On July 22 Dr. Jessica Stephenson, associate professor of art history at Kennesaw State University and interim associate dean of COTA (College of the Arts) and previous curator of African Art at the Michael C. Carlos Museum, Emory University, presented a program about the complex history of a pan-African textile commonly called African Wax Print.
Jessica traced its initial history in Europe by way of Asia to its subsequent embrace and development in Africa as a dress form infused with rich visual-verbal communication to its current embrace within global fashion arenas. She focused on examples of textiles she collected in Ghana, Nigeria and the Congo. Jessica provided spectacular pictures of different print designs and explained their meanings as well as the context in which each particular design might be worn.
On Saturday, February 1, 2020, Roger and Margaret Growe’s presented a multimedia program, introducing the GumCha weavers, shared examples of gumcha designs and discussed how we can help save this craft from disappearing as the cost of raw cotton increases. This program was presented in conjunction with the Southeast Fiber Arts Alliance. (selected Program images below)
For at least 2,500 years, artisan weavers from farming families in isolated communities of West Bengal (in a small northeastern section of Birbhum District, around the village of Kashimnagar, north of Kolkata near the Ganges River), India, have been producing an elegant and useful cotton cloth called a gumcha. Down through multiple generations, this simple 100% cotton cloth (usually 63”to 68”long and 25” to 28” wide) has been woven by hand on traditional looms to create one-of-a-kind pieces. In the rural agricultural communities, there are more than 3,000 farmer-weavers. Each weaving family has developed its own unique style. Today there are thousands of highly sophisticated, refined, and colorful patterns produced throughout the area. The gumcha is the original cotton scarf, towel, hat, skirt and “air conditioner.” It is a tool and a traditional gift. Made and sold locally, the gumcha can cost a working person his or her whole day’s wage.
The GumCha4Health Project was founded to bring this artisan craft to the USA. The project was developed as a partnership between two health-related nonprofit organizations, one in India and the other in the USA. The goal is simple: to triple the income of artisan weavers, provide a wider market for their craft, and support the public health programs that are being conducted in the rural villages of the area. https://gumcha4health.com/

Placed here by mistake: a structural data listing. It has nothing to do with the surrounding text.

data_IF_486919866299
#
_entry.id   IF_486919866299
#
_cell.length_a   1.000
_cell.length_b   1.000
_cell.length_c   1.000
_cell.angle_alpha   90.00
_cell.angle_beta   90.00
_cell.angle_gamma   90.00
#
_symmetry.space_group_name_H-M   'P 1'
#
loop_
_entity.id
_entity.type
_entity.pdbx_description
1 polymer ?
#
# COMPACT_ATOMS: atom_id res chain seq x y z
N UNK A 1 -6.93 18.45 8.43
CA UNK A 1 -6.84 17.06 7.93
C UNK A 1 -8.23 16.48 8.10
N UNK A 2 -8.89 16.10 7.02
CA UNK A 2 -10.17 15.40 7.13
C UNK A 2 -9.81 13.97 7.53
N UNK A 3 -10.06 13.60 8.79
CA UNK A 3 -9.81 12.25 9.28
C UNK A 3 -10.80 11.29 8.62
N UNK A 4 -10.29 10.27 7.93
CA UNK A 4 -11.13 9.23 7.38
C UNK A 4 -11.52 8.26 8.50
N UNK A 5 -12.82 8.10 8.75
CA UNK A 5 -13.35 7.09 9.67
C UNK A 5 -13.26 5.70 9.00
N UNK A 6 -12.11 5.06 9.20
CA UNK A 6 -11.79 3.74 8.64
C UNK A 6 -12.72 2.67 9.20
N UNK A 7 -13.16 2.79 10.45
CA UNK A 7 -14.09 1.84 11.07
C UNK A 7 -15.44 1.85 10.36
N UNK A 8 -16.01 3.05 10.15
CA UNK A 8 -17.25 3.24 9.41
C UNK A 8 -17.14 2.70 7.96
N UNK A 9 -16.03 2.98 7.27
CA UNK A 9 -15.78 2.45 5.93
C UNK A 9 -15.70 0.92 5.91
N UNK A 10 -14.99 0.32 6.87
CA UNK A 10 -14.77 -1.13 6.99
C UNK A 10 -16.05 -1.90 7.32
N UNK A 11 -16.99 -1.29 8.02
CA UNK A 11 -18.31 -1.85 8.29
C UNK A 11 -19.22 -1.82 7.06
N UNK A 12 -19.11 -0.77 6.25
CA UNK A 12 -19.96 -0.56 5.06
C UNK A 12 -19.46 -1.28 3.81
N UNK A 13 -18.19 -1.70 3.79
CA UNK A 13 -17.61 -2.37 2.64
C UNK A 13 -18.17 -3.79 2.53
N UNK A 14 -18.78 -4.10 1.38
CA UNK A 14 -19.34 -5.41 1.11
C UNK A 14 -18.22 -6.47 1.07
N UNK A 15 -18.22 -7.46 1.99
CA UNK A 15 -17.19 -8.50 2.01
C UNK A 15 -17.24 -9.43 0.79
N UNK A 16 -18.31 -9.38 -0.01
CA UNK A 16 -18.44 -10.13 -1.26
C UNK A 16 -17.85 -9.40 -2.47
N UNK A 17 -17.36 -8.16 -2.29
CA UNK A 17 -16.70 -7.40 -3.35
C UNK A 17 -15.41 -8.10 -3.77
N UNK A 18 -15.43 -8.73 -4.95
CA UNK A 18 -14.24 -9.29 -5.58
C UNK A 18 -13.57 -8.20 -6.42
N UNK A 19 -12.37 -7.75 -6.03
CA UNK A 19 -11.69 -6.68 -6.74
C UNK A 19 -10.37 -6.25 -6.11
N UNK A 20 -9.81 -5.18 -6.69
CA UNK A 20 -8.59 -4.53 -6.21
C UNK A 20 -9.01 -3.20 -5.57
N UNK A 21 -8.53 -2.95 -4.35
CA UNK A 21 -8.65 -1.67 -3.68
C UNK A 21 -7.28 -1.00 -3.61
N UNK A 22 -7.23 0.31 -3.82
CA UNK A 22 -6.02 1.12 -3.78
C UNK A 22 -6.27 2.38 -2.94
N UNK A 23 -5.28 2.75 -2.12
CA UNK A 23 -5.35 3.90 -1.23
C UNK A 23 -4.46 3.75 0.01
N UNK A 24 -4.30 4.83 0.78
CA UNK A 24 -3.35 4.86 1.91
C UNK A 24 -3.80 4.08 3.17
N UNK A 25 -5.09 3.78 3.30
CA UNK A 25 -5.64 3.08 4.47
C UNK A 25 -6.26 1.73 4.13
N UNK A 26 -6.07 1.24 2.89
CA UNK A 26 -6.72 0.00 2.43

TASA presented a spectacular exhibit of international textiles. The exhibition opened September 20 and continued through November 13. Works presented were collected by eleven TASA members in travels throughout the world. The show was well received.
A catalog of the exhibit is being prepared. It is TASA’s hope and intention that the exhibit will travel to other museums. Images from the exhibit are below.
On Tuesday, November 12, TASA member Anita Sahni presented TASA members a program on the Indian sari, one of the world’s oldest garment worn by women. The use of saris dates back to before 1800 BC. Saris contain about six yards of unstitched material and never really go out of fashion. Anita showed the group saris from her personal collection—including her wedding sari. She explained the various styles and materials of saris and talked about the Punjabi fusion dress she often wears, then demonstrated the way to wear a sari.
On April 10, Junco Sato Pollack and Eri Sato Woo assisted by
their friend Shiori-san presented an outstanding program on the art of kimono
dress. Against the backdrop of a
gorgeous wedding kimono, Junco-san, Eri-san and Shiori-san showed and described
the many steps of kimono dress beginning with the basic undergarments. Using volunteer models, Eri-san and Junco-san
showed different kimono styles, designs and fabrics as well as many different
ways of obi tying.
Additionally Eri-san professionally styled the hair for each
of the women models.
Shiori-san narrated the historic and cultural perspective
for each of the different kimonos presented.
Eri-san and Junco-san also brought many different new, vintage and antique Japanese textiles, kimonos, obis, undergarments, and accessories which they displayed on tables around the room.
TASA held its annual business meeting on Wednesday, February 13, at the home of Elizabeth Koets. Members discussed ideas for future programs and had the opportunity to share interesting textiles they had acquired during the past year. TASA member Durshi Zoberi brought beautiful Pakistani textiles to show and sell.